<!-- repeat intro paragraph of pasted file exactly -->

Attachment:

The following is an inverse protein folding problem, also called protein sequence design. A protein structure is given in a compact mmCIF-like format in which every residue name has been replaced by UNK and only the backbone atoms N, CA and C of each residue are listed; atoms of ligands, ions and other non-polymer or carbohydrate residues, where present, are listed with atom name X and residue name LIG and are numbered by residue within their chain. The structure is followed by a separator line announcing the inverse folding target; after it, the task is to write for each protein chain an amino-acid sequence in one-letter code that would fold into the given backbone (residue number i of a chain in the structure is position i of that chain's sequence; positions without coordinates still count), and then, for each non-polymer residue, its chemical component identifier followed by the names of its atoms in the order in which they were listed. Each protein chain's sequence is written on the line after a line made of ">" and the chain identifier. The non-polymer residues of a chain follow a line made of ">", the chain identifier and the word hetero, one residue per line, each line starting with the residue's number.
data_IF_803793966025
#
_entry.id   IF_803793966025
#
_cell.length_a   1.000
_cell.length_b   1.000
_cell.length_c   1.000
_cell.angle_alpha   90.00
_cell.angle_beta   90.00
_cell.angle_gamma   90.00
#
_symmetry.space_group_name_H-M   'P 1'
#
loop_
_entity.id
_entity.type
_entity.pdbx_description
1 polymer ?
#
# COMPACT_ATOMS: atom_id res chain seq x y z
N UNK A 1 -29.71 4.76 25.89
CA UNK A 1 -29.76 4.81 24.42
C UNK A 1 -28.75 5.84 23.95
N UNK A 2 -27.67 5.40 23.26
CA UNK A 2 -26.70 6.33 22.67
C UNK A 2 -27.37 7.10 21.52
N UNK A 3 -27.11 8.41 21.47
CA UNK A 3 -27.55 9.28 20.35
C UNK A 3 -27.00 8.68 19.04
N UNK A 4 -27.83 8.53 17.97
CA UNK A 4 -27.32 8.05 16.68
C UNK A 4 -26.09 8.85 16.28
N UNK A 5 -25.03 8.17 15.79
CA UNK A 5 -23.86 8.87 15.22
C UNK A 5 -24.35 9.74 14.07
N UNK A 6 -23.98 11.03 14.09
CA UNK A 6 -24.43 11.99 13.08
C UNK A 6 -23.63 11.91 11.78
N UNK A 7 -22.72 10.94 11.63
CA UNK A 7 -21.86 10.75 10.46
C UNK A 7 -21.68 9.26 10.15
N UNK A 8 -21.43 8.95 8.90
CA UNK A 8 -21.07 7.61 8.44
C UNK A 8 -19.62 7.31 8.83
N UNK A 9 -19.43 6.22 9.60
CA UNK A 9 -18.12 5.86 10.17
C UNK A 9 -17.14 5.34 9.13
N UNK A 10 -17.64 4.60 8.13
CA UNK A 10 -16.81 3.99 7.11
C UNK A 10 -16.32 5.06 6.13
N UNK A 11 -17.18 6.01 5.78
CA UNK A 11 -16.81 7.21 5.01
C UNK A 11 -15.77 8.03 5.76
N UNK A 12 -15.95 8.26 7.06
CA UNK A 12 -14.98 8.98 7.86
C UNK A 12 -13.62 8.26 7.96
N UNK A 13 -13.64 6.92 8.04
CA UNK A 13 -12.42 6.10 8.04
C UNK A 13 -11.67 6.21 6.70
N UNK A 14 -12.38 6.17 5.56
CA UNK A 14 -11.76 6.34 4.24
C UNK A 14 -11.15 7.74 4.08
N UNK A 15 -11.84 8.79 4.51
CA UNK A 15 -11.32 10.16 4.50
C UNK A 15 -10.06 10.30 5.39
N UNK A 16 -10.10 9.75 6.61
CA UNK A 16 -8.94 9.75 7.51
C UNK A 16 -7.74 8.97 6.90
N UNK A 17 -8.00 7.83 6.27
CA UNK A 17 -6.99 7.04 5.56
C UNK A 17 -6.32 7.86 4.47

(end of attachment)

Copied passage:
The following is an inverse protein folding problem, also called protein sequence design. A protein structure is given in a compact mmCIF-like format in which every residue name has been replaced by UNK and only the backbone atoms N, CA and C of each residue are listed; atoms of ligands, ions and other non-polymer or carbohydrate residues, where present, are listed with atom name X and residue name LIG and are numbered by residue within their chain. The structure is followed by a separator line announcing the inverse folding target; after it, the task is to write for each protein chain an amino-acid sequence in one-letter code that would fold into the given backbone (residue number i of a chain in the structure is position i of that chain's sequence; positions without coordinates still count), and then, for each non-polymer residue, its chemical component identifier followed by the names of its atoms in the order in which they were listed. Each protein chain's sequence is written on the line after a line made of ">" and the chain identifier. The non-polymer residues of a chain follow a line made of ">", the chain identifier and the word hetero, one residue per line, each line starting with the residue's number.